Tunnel Diode as amplifier and oscillator
The tunnel diode exhibits special feature known as negative resistance. This feature makes it useful to develop microwave amplifier and oscillator. Tunnel is normally constructed using germanium or gallium arsenide. Here p region and n regions are much more heavily dopped in comparison to conventional diode used as rectifier. Let us explore tunnel diode equivalent circuit, amplifier circuit and oscillator circuit diagrams.
The figure-1 depicts equivalent circuit. Rj is diode junction resistance (about 100 Ohm) , Cj is junction capacitance (in pF), Ls is lead inductance (in nH) and Rs (few Ohms) is the lead resistance/bulk resistance of the semiconductor.
Impedance of the tunnel circuit mentioned is expressed as follows:
Z= Rs- (Rj/(1+(w*Rj*Cj)2)) + (j*w*Rj*Cj)*[(Ls/(Rj*Cj))-(Rj/(1+(w*Rj*Cj)2))]
From oscillation condition ( Re(Z) = 0 and Im(Z) = 0 ) of tunnel diode following two frequencies viz.
resistive cutoff frequency and self resonant frequency are derived.
Resistive cutoff frequency (fr) = ( 1 / 2*pi*Rj*Cj ) * ( (Rj/Rs)-1 )0.5
Self resonant frequency (fo) = (1/2*pi) * [ ( 1/Ls*Cj ) - (1/(Rj*Cj )2 ) ]0.5
Tunnel Diode Amplifier circuit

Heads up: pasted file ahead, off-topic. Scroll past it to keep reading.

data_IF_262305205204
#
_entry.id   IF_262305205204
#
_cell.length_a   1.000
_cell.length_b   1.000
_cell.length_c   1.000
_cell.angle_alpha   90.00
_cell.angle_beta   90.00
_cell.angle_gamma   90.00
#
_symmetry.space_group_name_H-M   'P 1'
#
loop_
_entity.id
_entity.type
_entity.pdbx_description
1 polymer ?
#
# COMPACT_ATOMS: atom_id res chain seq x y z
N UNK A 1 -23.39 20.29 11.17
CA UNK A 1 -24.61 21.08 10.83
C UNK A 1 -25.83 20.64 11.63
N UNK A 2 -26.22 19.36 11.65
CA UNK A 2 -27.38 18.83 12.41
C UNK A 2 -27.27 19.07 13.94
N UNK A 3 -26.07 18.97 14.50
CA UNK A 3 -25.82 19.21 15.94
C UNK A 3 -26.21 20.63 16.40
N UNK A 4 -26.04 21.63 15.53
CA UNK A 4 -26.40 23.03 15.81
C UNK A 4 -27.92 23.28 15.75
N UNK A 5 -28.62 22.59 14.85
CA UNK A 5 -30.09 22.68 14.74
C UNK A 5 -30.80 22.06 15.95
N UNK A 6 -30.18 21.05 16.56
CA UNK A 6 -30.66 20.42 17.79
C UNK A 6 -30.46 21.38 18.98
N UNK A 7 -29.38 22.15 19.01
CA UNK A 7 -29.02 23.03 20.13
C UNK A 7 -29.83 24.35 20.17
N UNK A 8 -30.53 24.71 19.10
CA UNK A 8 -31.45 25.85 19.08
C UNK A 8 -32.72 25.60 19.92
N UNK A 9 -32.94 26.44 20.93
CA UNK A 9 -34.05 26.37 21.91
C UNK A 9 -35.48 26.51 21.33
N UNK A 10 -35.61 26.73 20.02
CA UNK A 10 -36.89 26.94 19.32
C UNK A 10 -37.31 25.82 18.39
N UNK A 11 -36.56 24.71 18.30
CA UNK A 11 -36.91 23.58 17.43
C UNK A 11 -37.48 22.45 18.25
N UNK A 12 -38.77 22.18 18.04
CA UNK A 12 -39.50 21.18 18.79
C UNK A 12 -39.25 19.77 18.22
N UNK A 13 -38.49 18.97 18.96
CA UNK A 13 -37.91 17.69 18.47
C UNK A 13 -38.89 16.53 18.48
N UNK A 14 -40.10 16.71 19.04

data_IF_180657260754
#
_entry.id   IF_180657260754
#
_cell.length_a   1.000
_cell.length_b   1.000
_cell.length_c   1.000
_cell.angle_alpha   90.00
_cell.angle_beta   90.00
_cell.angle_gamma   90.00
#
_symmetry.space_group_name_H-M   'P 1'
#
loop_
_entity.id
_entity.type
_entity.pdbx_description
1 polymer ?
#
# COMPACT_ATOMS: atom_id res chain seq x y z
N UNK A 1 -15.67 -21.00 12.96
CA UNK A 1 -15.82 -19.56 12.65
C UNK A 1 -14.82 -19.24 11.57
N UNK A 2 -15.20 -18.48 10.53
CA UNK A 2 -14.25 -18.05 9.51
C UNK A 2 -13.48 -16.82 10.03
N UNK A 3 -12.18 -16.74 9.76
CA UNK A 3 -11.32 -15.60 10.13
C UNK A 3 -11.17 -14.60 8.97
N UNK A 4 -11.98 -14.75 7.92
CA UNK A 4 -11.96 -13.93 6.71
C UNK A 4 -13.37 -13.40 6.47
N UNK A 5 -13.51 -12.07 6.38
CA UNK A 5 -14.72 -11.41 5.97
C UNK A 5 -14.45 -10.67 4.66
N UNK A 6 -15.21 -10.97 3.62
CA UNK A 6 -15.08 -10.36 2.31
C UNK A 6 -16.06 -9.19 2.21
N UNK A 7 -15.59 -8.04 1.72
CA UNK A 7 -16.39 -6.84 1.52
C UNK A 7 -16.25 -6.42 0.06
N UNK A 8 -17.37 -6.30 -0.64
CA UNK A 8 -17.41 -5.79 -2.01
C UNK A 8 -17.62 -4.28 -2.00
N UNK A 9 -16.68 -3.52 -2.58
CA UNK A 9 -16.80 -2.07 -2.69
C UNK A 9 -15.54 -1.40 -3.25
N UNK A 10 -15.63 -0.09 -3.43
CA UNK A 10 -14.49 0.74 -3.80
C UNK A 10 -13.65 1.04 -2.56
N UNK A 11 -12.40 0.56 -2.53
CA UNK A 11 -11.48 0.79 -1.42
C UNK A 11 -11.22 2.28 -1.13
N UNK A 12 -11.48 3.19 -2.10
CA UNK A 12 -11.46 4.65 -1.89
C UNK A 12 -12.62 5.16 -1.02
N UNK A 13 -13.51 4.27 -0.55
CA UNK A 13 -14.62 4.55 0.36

Fig:2 Tunnel Diode Amplifier
The figure-2 depicts tunnel diode circuit used as amplifier. Low noise makes this device used as first stage of amplification in communication receivers. In this circuit, characteristic impedance of circulator must be greater than negative resistance of the tunnel diode.
As we know in circulator RF energy travels only in one direction. As shown in the figure-2, tunnel diode is connected across tuned input and output. Normally this circuit produces oscillations when feedback is allowed to be reflected back. In this configuration, feedback is prevented as all the energy is absorbed in the load (RL) due to circulator. Here tunnel diode does not oscillate but amplifies the input signal to produce amplified output. Bandpass filter is used to provide impedance matching anf selection of desired frequencies.
Tunnel diode amplify the signal fed at port-2 and will provide amplified output at port-3.
Tunnel Diode Oscillator circuit
Fig:3 Tunnel Diode Oscillator
The figure-3 depicts tunnel diode based oscillator circuit. The circuit helps generate microwave frequencies upto 100 GHz.
As shown in the figure-3, tunnel diode is connected in series with the tank circuit. When power is applied surge current produces oscillation in the tank. R and C values will make DC bias at the center of negative resistance curve of tunnel diode. Sustained oscillation results when magnitude of negative resistance of tunnel diode is greater or equal to positive resistance of the tank circuit.
Conclusion: The unique negative resistance behavior of tunnel diodes is the key factor that allows them to serve as amplifiers and oscillators. Due to its operational range limitation, careful circuit design and biasing is required to achieve stable and reliable performance.
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